IBMs Lotus Software division has caused a developers revolt by announcing support earlier this week for Java 2 Enterprise Edition 1.3 in future versions of its Notes and Domino groupware platform.
At issue for developers of applications that run on Domino is that IBM intends to replace much of the existing Java support in Domino, known as Garnet, with an embedded IBM WebSphere application server.
The move, which was announced at the Lotusphere 2002 show in Orlando, Fla., earlier this week, has stoked long-held fears of Lotus developers that Domino will be replaced by WebSphere and may send many fleeing to non-IBM application development environments.
Joe Groh, owner of Innovative Consulting, a Lotus business partner in Cincinnati, said the move would require him to add another server to provide JSP (Java Server Page) functionality to his clients, which he could do natively with Garnet. The expense and overhead isnt worth it to him.
“It means that I will be looking at other tools apart from Domino – or anything IBM – to use to develop solutions for my customers,” said Groh. “It means that Ill have to devote a substantial amount of effort to gain an understanding of both the server platforms/applications and development toolkits out there. Im not adverse to learning new tools, and in fact have been doing so all along in learning how to implement them within Domino. I just dont like being forced to when there appears to be no other motivation than IBM internal politics.”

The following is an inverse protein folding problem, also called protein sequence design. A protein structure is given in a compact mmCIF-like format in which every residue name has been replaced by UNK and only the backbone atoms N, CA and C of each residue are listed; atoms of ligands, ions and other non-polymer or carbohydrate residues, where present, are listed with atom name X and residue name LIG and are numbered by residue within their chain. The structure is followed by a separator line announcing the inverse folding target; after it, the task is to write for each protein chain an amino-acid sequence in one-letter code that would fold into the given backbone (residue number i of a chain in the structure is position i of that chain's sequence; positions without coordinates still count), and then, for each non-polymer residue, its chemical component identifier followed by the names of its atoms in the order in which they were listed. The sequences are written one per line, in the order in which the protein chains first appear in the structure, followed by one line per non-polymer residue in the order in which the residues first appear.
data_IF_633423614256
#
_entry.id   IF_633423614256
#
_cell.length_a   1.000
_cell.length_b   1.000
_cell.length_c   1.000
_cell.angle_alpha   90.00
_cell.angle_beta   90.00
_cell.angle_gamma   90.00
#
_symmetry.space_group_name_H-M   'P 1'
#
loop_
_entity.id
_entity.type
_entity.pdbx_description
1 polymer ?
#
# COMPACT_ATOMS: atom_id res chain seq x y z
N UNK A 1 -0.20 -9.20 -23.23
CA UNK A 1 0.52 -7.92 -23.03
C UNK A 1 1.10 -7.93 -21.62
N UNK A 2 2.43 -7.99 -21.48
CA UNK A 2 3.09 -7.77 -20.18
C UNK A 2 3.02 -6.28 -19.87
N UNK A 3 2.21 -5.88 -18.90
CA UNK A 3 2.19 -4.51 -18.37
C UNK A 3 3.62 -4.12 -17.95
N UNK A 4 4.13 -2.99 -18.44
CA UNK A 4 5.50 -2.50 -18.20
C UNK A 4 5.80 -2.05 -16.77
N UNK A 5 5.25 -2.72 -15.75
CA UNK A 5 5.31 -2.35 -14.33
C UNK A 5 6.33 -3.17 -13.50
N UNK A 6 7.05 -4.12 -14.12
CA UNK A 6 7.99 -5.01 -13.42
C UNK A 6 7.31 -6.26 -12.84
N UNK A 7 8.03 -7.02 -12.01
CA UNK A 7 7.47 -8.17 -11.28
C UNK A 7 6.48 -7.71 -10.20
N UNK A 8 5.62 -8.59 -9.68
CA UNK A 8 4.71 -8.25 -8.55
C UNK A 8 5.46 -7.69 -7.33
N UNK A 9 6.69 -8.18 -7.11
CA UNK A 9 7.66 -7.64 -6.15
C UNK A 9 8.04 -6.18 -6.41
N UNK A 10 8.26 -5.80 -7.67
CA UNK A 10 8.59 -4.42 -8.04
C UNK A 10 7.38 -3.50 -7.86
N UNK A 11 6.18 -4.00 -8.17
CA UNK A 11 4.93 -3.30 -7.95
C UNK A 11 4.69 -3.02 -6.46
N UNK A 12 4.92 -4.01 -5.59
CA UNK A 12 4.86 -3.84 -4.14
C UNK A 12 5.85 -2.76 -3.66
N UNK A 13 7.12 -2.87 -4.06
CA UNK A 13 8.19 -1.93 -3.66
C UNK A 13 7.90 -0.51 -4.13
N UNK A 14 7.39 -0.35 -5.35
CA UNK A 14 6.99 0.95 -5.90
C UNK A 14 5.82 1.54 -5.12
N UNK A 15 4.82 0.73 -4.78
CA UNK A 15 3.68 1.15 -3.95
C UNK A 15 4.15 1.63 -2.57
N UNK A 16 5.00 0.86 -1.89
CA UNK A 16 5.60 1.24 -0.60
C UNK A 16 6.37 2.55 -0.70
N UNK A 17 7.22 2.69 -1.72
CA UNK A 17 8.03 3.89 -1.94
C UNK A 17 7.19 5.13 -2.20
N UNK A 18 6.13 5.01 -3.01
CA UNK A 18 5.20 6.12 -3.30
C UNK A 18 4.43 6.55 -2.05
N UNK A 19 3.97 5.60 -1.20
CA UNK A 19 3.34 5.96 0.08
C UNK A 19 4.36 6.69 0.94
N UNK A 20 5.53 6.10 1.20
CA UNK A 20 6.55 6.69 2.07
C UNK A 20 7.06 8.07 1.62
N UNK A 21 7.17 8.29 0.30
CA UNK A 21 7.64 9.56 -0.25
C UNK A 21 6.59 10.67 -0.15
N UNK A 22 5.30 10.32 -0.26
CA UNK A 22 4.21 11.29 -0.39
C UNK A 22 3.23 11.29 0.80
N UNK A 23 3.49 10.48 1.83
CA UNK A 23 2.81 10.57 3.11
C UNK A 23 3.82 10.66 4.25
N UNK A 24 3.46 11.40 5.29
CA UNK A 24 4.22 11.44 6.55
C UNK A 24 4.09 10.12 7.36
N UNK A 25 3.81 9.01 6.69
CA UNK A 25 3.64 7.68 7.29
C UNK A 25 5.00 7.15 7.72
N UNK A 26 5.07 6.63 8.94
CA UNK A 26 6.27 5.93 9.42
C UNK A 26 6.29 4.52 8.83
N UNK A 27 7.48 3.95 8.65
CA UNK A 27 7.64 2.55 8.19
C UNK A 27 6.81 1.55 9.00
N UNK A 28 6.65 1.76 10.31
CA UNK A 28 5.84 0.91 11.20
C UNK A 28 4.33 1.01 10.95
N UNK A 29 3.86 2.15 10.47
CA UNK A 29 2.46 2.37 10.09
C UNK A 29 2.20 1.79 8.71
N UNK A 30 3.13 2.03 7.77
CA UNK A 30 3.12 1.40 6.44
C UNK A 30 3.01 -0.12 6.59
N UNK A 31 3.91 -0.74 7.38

Groh is not alone in his feelings about the new J2EE support. A Web forum for developers on Lotus Notes.net site shows that Domino developers are overwhelmingly opposed to Lotus announced Java plans for Domino.
“We feel that this is the end of Lotus Domino as a product,” said Leif Lagebrand, project manager of IT & New Media at Blekinge Institute of Technology in Karlskrona, Sweden. “In the future it will be a container with some functions for e-mail and collaboration used by the real Web server, WebSphere.”
Lagebrand said the native JSP tools introduced in Beta 4 of Rnext—which will now be replaced by WebSphere in the final version—had put Domino developers “on the road” to JSP programming.
“[Garnet] gave us a chance to compete with MS IIS, Apache/Tomcat, Oracle and so on at entry level,” he said.
Even those developers who lauded the move, criticized IBMs handling of it.
“The new Java support is tremendous,” said Michael Bourak, Domino developer and technical director of a Paris-based Web agency. “Clearly it opens the world of Domino to any J2EE-compliant Web application server. What is unsatisfactory is the removal of Garnet, very late in the beta cycle, after more than a year of Lotus trumpeting about JSP and servlet support in Rnext.”
Not all developers feel that theyre being moved off Domino. But they agree that IBM has mishandled the situation.
“What I do feel like Im being forced to do is invest heavily in a transition instead of dabbling,” said Nathan Freeman, a consulting engineer at Siemens Westinghouse Power Corp., in Orlando, Fla. “Garnet made it possible for Domino developers to ease into JSP programming. Now were being asked to dive in the deep end, which inevitably means that a lot of people will simply choose not to get wet.”